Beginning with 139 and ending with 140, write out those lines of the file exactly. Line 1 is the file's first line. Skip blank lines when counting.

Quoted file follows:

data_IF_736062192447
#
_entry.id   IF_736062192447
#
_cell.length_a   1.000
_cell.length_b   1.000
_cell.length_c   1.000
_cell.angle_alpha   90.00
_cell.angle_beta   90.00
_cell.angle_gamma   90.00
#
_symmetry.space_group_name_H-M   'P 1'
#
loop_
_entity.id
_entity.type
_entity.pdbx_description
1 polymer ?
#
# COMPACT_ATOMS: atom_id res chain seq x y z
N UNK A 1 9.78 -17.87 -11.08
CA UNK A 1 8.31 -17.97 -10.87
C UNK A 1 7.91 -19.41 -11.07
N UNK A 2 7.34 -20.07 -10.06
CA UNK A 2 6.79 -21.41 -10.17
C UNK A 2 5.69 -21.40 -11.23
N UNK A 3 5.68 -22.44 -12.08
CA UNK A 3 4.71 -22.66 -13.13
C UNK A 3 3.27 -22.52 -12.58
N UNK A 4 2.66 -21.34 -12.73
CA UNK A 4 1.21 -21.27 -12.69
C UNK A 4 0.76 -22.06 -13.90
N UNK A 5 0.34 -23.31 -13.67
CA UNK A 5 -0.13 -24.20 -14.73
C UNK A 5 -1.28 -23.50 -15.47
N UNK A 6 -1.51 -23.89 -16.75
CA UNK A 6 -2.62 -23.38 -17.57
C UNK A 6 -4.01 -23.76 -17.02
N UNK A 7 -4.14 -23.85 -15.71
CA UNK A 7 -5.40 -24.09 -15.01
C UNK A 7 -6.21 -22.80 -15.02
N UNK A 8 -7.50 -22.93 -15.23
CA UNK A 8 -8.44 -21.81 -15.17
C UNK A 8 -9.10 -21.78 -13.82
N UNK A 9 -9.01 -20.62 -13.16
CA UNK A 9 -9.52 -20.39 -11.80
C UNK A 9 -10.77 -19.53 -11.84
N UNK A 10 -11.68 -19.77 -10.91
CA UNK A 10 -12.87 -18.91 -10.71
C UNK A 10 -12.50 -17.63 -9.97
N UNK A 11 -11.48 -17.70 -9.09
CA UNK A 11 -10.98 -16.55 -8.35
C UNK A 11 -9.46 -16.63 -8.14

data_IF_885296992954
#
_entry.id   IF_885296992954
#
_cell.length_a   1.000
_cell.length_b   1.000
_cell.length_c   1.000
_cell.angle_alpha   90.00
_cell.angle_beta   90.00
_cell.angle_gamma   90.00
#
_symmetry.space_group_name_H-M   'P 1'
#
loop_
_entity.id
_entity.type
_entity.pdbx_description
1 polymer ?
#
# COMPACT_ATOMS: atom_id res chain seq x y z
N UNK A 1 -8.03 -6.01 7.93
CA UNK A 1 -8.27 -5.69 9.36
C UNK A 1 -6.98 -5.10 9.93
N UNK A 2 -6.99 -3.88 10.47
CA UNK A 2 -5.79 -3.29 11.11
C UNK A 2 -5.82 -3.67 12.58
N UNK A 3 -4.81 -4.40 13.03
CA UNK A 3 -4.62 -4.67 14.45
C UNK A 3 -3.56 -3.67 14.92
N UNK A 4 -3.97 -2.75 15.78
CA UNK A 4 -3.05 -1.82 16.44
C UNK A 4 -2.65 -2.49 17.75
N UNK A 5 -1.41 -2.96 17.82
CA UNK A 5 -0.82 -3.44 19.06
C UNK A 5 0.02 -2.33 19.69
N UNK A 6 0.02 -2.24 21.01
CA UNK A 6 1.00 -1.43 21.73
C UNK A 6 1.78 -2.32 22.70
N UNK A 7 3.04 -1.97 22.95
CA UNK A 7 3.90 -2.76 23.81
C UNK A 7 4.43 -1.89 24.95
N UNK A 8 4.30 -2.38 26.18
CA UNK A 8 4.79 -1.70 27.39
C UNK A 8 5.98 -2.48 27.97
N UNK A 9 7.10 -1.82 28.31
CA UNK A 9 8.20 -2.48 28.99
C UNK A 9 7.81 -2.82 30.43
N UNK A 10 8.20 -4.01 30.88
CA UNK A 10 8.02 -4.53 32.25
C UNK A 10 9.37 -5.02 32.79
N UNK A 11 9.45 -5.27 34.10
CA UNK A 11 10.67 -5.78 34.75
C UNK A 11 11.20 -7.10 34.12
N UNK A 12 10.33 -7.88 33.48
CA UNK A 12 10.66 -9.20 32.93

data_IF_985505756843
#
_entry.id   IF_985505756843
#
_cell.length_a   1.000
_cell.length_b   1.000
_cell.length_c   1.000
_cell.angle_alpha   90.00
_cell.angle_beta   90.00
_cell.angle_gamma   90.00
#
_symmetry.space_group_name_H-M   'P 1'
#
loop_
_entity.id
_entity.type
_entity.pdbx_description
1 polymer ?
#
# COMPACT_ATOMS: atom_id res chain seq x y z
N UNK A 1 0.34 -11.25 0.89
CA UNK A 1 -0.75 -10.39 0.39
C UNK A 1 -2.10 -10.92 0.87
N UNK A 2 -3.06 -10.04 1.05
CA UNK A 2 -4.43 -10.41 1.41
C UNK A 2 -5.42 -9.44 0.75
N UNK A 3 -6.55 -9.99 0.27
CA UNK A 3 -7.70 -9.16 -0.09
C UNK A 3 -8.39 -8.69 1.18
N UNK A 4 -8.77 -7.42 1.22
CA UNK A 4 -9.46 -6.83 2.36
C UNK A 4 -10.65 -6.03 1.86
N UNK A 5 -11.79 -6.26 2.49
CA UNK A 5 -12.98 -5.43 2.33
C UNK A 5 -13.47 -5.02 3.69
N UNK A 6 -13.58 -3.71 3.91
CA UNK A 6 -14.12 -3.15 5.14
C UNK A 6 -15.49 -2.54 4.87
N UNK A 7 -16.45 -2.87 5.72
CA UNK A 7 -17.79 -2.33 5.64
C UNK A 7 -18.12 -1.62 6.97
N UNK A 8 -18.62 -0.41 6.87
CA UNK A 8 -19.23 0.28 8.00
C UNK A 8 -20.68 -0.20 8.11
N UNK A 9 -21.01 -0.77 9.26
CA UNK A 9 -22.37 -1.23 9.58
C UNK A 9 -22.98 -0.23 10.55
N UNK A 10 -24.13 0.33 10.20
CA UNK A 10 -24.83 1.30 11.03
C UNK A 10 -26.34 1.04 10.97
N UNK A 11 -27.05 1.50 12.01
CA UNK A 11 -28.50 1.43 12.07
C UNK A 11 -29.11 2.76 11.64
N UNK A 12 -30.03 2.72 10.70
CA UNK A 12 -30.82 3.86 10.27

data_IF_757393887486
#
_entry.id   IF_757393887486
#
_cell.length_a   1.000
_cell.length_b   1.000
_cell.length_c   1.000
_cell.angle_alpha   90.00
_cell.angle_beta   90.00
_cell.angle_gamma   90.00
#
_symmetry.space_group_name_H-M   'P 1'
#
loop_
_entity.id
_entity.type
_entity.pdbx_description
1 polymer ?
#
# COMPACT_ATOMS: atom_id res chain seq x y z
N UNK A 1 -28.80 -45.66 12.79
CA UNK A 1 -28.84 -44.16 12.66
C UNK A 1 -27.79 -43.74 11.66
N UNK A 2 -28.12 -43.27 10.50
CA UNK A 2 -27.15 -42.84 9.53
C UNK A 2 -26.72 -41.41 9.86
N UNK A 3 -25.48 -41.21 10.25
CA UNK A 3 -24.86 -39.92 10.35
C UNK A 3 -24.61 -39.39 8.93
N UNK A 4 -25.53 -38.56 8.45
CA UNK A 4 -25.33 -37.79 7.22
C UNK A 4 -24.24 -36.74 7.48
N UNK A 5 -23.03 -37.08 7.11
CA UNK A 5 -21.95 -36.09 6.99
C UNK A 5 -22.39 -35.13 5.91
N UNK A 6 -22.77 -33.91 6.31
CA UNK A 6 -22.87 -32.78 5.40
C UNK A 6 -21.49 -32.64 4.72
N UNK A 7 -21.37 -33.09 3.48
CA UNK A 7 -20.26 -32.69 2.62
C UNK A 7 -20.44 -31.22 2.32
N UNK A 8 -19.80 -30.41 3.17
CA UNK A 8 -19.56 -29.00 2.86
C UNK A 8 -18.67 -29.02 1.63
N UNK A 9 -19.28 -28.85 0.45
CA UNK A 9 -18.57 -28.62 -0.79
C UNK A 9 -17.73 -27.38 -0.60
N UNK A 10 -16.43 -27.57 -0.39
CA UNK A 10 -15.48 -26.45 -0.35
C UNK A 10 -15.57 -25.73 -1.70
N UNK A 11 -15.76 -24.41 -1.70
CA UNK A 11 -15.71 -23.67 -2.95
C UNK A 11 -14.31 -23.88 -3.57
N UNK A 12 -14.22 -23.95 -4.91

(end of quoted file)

CA UNK A 4 -9.46 -6.83 2.36
C UNK A 4 -10.65 -6.03 1.86